EECS 16B. Designing Information Devices and Systems II

Catalog Description: This course is a follow-on to EECS 16A, and focuses on the fundamentals of designing and building modern information devices and systems that interface with the real world. The course sequence provides a comprehensive introduction to core EECS topics in machine learning, circuit design, control, and signal processing while developing key linear-algebraic concepts motivated by application contexts. Modeling is emphasized in a way that deepens mathematical maturity, and in both labs and homework, students will engage computationally, physically, and visually with the concepts being introduced in addition to traditional paper exercises. The courses are aimed at entering students as well as non-majors seeking a broad introduction to the field.

Units: 4.0

Prerequisites: EECS 16A

Fall: 3.0 hours of lecture, 2.0 hours of discussion, and 3.0 hours of laboratory per week
Summer: 6.0 hours of lecture, 4.0 hours of discussion, and 6.0 hours of laboratory per week

Grading basis: letter

Final exam status: Written final exam conducted during the scheduled final exam period

Class Schedule (Fall 2020):
TuTh 9:30AM - 10:59AM, Internet/Online – Maxwell Chen, Michael Lustig, Ramsey Mardini, Seth SANDERS

Class Schedule (Spring 2021):
TuTh 11:00AM - 12:29PM, Internet/Online – GIREEJA RANADE, Vladimir Marko Stojanovic, PhD

Class homepage on inst.eecs

General Catalog listing

Department Notes:

16B Modules:

  • Module 1 - Differential equations and advanced circuit design
  • Module 2- Introduction to robotics and control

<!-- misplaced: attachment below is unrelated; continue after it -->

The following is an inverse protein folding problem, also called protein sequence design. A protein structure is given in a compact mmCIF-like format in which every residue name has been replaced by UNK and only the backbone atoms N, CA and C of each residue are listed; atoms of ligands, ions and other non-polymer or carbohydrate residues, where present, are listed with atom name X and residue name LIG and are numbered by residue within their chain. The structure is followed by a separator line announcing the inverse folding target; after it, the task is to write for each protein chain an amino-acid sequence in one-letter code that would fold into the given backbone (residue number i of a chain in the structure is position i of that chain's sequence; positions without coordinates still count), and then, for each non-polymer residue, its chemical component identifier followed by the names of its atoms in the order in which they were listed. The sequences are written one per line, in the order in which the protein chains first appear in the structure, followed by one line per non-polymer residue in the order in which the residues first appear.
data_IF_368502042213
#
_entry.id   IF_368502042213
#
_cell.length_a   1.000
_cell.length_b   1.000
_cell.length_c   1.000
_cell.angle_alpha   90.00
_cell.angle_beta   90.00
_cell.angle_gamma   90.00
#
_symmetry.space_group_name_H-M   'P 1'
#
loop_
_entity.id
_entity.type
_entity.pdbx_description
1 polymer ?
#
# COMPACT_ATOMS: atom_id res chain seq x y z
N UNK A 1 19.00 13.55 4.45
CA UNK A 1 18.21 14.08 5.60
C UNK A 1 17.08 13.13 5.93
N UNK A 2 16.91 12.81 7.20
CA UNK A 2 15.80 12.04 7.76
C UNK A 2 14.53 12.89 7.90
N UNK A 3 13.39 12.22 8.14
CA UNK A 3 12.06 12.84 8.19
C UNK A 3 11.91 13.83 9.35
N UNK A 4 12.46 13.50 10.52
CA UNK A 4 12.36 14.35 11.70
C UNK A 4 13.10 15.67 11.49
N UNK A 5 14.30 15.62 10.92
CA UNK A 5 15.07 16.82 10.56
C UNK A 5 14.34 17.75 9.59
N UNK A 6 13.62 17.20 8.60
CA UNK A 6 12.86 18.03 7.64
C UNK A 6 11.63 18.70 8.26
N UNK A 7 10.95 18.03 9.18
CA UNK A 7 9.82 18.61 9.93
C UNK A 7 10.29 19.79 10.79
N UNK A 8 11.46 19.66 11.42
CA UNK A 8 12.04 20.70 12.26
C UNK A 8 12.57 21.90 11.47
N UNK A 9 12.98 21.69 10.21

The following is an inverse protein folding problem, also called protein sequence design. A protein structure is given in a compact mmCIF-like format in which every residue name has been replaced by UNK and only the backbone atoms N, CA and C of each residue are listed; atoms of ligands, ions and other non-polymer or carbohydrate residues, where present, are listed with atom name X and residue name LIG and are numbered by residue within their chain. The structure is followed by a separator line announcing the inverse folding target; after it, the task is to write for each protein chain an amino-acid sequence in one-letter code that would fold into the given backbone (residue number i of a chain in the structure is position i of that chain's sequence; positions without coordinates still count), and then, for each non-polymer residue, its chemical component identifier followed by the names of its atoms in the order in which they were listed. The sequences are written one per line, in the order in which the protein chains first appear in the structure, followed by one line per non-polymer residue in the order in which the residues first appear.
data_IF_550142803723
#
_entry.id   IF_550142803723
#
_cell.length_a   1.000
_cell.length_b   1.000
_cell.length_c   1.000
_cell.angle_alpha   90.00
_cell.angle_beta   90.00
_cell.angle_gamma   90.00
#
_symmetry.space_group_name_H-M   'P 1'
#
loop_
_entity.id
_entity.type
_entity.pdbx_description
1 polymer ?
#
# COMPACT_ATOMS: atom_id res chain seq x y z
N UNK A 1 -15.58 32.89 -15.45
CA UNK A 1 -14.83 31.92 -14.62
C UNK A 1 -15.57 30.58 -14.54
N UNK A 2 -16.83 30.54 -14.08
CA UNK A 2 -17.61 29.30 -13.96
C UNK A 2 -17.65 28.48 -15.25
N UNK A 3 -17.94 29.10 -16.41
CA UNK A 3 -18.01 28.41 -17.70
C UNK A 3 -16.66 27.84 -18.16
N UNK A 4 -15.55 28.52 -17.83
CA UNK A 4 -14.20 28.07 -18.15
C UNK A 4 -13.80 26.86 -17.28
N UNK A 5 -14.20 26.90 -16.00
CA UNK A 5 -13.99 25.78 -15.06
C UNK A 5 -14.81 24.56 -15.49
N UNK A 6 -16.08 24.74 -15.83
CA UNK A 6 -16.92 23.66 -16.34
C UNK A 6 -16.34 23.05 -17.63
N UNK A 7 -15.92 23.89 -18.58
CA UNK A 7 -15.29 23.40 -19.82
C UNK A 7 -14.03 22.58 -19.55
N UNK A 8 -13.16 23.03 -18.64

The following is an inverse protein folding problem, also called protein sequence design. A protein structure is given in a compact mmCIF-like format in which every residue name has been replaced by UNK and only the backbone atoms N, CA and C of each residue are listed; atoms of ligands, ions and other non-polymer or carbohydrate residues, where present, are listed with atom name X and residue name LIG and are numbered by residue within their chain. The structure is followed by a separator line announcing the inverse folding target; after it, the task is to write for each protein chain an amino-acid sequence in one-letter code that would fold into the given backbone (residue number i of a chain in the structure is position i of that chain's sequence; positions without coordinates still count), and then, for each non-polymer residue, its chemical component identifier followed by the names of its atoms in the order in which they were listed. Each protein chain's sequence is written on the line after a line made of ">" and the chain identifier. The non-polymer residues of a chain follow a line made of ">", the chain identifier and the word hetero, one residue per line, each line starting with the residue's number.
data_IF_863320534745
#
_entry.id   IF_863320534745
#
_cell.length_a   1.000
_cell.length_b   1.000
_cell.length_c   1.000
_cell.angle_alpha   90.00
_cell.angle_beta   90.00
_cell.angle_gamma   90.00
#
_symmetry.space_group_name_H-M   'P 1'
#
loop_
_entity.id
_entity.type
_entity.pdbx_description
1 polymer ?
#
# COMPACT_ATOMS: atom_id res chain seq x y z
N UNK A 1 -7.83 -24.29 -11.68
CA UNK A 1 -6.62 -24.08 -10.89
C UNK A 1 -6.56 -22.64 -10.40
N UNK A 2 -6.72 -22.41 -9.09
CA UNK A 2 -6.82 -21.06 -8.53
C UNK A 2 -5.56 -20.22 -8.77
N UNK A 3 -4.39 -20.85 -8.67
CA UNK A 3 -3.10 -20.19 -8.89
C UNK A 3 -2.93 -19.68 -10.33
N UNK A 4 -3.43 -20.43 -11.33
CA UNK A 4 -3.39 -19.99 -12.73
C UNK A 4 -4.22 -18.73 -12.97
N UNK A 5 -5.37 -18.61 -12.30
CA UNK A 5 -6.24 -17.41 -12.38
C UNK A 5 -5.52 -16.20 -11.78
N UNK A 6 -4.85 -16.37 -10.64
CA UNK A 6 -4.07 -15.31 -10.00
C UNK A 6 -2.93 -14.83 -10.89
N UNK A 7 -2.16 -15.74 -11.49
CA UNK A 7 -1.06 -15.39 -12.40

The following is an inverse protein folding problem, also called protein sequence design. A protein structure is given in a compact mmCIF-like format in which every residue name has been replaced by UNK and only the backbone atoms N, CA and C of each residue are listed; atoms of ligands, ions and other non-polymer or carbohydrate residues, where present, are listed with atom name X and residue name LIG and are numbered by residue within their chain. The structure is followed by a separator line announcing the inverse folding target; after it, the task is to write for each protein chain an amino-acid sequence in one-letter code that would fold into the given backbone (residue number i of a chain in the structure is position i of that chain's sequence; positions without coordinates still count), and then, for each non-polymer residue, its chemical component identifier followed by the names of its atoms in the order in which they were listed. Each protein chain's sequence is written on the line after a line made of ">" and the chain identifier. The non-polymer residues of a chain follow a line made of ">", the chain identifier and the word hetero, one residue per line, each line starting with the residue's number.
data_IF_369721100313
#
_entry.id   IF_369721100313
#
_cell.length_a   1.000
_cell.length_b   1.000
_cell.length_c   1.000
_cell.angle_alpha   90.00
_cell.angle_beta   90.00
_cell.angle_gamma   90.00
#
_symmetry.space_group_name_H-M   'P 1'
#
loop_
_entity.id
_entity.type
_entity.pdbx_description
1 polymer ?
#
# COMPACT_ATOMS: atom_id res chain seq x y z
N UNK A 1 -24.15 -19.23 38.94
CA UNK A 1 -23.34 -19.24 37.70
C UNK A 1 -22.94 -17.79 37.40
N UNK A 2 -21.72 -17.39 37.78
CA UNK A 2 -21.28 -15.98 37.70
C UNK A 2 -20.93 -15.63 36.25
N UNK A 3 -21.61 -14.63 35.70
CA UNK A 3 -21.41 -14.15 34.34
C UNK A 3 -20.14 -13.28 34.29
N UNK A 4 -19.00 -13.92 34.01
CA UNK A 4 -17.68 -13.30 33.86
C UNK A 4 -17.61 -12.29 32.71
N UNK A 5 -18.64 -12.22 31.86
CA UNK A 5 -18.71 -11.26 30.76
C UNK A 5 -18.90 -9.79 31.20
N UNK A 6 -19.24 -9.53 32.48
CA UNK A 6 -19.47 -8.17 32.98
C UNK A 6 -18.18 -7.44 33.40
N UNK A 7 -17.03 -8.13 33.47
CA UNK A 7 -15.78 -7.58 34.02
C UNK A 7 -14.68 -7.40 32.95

• Module 3 - Introduction to unsupervised machine learning and classification

Frequently asked questions:

Q1: Should I take EECS16A my first semester at Cal?
A1: If you have taken an AP calculus class, then the answer is yes! EECS16A has no prerequisites other than calculus and is designed with freshmen and incoming transfer students in mind. It is designed to be taken alongside 61A. Furthermore, we reserve seats for freshmen and incoming transfer students in the class, so you are essentially guaranteed a spot in the class your first year. It will be harder to get into the class as an upperclassman.

Q2: Should I take EECS 16A and EECS 16B before or after CS 70?
A2: EECS16A and 16B were specifically designed to help ease the transition to CS70 for incoming students. These classes provide an introduction to proofs and the kind of mathematical thinking that is very useful in a class like CS70. We recommend you take 16AB before taking CS70.

Q3: Should I take MATH 54 before taking EECS16A?
A3: EECS 16A is designed to be taken without any prerequisites, so there is no need to take MATH 54 before EECS 16A. EECS 16AB teaches linear algebra with the intent of preparing you for courses like EECS 127 (Optimization) and EECS 189 (Machine Learning) and provides engineering and machine learning examples and applications for linear algebra. EECS 16AB also uses Jupyter notebooks and python so you can better connect linear algebra and computation. There is no need for a CS/EECS student to take Math 54.